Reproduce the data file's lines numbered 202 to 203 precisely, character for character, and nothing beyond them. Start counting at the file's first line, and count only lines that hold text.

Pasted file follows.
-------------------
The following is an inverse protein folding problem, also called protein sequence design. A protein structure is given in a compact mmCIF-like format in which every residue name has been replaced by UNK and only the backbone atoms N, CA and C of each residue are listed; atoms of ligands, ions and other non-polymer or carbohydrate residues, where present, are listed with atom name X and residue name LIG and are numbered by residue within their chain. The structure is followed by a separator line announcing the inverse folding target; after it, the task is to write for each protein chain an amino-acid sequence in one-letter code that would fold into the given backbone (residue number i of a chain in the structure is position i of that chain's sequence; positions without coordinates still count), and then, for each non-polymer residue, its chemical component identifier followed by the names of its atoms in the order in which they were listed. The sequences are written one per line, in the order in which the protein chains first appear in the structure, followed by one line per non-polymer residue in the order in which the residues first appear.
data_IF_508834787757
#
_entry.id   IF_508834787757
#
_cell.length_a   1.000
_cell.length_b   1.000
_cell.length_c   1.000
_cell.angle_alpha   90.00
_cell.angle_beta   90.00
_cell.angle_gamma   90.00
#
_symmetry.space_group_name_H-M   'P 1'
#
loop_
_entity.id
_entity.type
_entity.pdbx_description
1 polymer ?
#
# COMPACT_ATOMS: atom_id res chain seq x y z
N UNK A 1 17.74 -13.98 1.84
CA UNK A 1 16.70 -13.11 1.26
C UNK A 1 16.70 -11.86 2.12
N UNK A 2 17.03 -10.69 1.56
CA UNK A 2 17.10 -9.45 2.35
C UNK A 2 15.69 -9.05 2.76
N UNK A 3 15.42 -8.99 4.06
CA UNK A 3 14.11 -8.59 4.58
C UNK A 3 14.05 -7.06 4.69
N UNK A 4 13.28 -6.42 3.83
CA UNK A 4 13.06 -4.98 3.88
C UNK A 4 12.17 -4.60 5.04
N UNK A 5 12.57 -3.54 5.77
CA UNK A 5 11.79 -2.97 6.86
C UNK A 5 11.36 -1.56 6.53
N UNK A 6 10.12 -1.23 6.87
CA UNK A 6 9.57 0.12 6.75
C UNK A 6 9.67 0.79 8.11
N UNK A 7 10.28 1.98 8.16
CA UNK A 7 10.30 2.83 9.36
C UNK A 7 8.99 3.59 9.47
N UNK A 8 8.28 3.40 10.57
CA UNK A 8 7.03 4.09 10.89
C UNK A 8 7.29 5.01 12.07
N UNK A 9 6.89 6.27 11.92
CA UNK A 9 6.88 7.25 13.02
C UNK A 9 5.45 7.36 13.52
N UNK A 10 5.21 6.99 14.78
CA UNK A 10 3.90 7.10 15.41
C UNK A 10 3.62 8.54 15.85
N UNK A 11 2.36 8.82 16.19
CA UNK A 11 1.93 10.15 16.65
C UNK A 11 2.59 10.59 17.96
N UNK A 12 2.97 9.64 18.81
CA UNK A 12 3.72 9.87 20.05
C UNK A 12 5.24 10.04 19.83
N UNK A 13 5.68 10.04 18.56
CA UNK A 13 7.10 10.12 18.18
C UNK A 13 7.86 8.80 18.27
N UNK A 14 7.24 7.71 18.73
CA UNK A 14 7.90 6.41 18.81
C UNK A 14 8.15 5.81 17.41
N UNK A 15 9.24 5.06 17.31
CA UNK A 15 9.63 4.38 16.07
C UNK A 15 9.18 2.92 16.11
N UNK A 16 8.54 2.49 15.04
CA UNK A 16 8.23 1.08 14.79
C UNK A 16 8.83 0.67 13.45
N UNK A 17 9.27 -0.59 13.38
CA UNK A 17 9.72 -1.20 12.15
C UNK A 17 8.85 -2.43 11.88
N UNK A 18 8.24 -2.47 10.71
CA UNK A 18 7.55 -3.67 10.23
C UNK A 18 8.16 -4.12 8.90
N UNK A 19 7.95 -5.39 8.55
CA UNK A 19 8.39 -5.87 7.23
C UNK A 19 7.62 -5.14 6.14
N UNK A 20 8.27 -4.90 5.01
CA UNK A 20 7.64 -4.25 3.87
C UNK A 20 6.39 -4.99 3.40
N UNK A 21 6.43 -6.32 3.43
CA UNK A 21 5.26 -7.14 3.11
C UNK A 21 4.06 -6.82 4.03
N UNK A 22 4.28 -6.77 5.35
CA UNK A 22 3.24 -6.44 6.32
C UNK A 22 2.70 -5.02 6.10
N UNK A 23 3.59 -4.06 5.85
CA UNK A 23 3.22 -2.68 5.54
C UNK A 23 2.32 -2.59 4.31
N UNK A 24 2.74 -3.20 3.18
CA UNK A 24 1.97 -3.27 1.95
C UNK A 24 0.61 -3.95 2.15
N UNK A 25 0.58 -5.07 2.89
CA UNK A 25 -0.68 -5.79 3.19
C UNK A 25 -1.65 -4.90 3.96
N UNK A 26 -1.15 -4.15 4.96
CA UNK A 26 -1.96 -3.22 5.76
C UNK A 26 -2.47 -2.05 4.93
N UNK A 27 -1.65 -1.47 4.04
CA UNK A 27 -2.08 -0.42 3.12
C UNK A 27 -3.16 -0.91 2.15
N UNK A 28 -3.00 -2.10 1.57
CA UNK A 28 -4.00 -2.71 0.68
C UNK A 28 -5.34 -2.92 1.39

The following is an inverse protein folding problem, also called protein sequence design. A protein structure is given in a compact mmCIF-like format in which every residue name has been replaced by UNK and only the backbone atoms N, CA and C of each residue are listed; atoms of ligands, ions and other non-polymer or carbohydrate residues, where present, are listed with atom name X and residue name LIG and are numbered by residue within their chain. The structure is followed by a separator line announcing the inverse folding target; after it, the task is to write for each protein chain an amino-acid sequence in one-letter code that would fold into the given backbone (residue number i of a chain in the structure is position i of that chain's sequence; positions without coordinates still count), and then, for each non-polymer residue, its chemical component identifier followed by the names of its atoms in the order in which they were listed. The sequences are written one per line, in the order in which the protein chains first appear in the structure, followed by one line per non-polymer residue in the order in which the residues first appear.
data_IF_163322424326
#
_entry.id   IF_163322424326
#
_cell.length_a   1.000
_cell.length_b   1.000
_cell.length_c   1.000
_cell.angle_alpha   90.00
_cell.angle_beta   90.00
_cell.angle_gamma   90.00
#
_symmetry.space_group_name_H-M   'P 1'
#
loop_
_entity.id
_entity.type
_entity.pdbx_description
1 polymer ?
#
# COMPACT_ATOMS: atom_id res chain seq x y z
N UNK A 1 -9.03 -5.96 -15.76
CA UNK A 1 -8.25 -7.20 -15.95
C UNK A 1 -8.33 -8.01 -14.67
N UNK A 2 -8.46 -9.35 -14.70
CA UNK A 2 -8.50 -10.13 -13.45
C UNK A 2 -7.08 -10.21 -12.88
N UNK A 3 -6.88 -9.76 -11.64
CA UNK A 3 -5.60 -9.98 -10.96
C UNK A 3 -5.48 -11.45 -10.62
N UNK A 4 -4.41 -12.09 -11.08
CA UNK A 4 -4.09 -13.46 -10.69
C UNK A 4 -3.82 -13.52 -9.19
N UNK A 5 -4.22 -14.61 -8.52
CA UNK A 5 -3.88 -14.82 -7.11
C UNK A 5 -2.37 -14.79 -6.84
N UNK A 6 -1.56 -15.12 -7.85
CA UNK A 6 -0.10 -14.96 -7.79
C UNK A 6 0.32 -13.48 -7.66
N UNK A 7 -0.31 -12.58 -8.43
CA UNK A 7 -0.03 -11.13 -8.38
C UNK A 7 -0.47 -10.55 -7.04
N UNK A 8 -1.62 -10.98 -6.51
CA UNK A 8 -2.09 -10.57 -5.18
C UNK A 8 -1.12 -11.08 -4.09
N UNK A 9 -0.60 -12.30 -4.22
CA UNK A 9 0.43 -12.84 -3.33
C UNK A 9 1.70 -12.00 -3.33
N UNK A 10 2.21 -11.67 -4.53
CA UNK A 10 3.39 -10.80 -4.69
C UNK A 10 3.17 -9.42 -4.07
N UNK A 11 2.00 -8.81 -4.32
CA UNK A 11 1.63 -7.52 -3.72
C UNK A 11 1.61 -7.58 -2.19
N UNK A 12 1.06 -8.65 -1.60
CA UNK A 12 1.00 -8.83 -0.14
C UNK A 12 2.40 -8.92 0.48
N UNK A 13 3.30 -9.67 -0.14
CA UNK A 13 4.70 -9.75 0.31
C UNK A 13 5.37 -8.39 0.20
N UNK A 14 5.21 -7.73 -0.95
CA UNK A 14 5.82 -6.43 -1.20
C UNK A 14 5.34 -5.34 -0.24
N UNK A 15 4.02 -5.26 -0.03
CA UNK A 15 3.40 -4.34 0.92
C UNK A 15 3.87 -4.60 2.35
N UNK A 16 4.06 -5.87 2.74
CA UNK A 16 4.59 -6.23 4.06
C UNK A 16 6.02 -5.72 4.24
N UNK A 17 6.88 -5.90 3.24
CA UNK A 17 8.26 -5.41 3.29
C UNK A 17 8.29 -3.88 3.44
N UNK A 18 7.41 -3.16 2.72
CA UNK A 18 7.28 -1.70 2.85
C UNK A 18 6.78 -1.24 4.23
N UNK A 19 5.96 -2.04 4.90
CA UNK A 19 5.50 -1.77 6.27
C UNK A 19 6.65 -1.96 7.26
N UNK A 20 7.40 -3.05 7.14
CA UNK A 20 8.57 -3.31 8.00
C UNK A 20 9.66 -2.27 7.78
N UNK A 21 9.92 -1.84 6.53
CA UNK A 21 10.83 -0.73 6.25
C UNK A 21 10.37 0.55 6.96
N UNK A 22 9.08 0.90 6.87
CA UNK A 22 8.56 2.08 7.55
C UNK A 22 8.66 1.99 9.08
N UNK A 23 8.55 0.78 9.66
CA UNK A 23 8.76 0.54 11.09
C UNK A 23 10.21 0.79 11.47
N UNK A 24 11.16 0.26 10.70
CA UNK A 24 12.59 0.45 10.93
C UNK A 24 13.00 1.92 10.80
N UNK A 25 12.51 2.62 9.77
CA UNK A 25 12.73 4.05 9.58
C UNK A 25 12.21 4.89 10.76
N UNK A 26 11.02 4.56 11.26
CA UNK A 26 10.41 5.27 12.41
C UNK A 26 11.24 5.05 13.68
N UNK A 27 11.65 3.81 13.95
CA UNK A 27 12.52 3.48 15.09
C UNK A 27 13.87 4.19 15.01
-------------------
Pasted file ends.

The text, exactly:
N UNK A 26 11.02 4.56 11.26
CA UNK A 26 10.41 5.27 12.41